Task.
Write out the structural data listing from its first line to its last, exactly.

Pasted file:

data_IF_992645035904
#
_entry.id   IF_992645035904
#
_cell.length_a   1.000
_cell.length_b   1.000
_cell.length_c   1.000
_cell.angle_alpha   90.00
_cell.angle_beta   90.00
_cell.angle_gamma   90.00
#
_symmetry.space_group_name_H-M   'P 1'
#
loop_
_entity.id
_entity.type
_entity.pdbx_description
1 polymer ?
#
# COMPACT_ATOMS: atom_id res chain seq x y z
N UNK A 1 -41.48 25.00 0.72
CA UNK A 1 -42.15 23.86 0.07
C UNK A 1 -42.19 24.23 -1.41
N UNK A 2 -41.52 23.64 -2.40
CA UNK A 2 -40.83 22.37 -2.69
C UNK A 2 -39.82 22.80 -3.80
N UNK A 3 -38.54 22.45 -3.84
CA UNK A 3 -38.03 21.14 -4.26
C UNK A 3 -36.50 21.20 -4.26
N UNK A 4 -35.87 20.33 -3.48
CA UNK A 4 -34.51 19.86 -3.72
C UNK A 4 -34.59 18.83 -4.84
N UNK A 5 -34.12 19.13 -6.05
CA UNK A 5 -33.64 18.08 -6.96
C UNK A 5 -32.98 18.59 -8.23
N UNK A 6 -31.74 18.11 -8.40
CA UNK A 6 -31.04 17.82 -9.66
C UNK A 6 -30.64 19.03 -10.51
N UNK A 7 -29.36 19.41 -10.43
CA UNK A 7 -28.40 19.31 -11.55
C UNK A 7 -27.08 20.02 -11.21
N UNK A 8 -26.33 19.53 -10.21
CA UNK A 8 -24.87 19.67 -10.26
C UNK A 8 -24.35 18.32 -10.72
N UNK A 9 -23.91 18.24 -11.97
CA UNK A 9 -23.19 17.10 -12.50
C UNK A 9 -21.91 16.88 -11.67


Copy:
data_IF_992645035904
#
_entry.id   IF_992645035904
#
_cell.length_a   1.000
_cell.length_b   1.000
_cell.length_c   1.000
_cell.angle_alpha   90.00
_cell.angle_beta   90.00
_cell.angle_gamma   90.00
#
_symmetry.space_group_name_H-M   'P 1'
#
loop_
_entity.id
_entity.type
_entity.pdbx_description
1 polymer ?
#
# COMPACT_ATOMS: atom_id res chain seq x y z
N UNK A 1 -41.48 25.00 0.72
CA UNK A 1 -42.15 23.86 0.07
C UNK A 1 -42.19 24.23 -1.41
N UNK A 2 -41.52 23.64 -2.40
CA UNK A 2 -40.83 22.37 -2.69
C UNK A 2 -39.82 22.80 -3.80
N UNK A 3 -38.54 22.45 -3.84
CA UNK A 3 -38.03 21.14 -4.26
C UNK A 3 -36.50 21.20 -4.26
N UNK A 4 -35.87 20.33 -3.48
CA UNK A 4 -34.51 19.86 -3.72
C UNK A 4 -34.59 18.83 -4.84
N UNK A 5 -34.12 19.13 -6.05
CA UNK A 5 -33.64 18.08 -6.96
C UNK A 5 -32.98 18.59 -8.23
N UNK A 6 -31.74 18.11 -8.40
CA UNK A 6 -31.04 17.82 -9.66
C UNK A 6 -30.64 19.03 -10.51
N UNK A 7 -29.36 19.41 -10.43
CA UNK A 7 -28.40 19.31 -11.55
C UNK A 7 -27.08 20.02 -11.21
N UNK A 8 -26.33 19.53 -10.21
CA UNK A 8 -24.87 19.67 -10.26
C UNK A 8 -24.35 18.32 -10.72
N UNK A 9 -23.91 18.24 -11.97
CA UNK A 9 -23.19 17.10 -12.50
C UNK A 9 -21.91 16.88 -11.67